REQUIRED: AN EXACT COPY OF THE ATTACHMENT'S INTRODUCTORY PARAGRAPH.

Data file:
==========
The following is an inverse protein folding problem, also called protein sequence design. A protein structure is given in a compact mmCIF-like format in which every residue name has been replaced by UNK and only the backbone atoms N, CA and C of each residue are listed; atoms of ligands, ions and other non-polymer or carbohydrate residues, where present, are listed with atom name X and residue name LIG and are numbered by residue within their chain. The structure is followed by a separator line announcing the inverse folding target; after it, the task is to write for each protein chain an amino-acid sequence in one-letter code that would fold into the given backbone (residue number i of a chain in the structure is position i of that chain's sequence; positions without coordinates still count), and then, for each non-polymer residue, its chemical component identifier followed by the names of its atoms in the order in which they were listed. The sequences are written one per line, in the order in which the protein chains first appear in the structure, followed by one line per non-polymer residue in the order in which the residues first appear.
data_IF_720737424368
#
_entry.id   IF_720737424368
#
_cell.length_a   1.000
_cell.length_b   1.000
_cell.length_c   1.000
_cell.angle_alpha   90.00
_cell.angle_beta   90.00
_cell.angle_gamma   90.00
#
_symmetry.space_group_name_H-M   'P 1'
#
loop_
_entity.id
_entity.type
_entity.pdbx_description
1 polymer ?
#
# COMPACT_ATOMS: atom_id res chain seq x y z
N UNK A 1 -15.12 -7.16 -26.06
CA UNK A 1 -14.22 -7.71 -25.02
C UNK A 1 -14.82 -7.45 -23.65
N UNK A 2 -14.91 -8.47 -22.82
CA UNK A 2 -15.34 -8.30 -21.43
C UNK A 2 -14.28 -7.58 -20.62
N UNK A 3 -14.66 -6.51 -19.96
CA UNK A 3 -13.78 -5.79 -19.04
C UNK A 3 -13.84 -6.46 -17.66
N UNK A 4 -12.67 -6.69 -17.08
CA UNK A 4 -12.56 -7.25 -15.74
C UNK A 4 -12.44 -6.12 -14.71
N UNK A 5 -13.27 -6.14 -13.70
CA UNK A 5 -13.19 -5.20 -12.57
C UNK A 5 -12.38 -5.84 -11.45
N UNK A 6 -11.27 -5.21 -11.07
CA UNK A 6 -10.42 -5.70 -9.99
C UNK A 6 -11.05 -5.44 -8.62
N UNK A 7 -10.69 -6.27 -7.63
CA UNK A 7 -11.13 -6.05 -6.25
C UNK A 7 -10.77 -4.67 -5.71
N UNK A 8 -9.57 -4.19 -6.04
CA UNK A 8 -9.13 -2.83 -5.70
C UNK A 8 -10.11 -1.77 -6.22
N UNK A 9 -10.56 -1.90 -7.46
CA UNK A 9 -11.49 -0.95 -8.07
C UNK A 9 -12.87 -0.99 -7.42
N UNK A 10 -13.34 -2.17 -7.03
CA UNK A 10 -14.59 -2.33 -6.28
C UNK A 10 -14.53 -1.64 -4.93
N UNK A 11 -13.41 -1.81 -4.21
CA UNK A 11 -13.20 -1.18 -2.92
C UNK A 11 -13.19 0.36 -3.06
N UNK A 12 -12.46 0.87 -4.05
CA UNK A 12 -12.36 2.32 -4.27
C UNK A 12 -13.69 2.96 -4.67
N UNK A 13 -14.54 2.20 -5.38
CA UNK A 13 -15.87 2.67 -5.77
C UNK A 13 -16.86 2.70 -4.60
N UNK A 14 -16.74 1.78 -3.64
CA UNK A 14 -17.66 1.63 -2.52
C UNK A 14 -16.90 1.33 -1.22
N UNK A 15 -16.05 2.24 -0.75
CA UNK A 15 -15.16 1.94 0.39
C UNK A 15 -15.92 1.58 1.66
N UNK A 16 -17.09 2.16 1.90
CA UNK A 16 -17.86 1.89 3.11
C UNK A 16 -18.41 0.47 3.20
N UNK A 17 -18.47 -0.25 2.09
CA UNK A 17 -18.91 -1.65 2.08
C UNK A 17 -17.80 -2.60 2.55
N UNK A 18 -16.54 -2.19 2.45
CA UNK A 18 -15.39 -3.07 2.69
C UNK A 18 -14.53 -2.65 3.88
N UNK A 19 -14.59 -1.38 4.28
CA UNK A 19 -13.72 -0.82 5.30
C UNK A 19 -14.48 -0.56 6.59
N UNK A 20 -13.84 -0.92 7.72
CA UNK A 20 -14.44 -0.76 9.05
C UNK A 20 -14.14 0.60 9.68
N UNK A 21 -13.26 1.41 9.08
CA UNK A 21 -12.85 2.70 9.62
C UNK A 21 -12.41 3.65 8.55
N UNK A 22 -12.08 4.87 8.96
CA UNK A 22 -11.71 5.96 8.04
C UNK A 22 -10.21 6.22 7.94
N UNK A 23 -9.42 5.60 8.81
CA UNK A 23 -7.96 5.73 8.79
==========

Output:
The following is an inverse protein folding problem, also called protein sequence design. A protein structure is given in a compact mmCIF-like format in which every residue name has been replaced by UNK and only the backbone atoms N, CA and C of each residue are listed; atoms of ligands, ions and other non-polymer or carbohydrate residues, where present, are listed with atom name X and residue name LIG and are numbered by residue within their chain. The structure is followed by a separator line announcing the inverse folding target; after it, the task is to write for each protein chain an amino-acid sequence in one-letter code that would fold into the given backbone (residue number i of a chain in the structure is position i of that chain's sequence; positions without coordinates still count), and then, for each non-polymer residue, its chemical component identifier followed by the names of its atoms in the order in which they were listed. The sequences are written one per line, in the order in which the protein chains first appear in the structure, followed by one line per non-polymer residue in the order in which the residues first appear.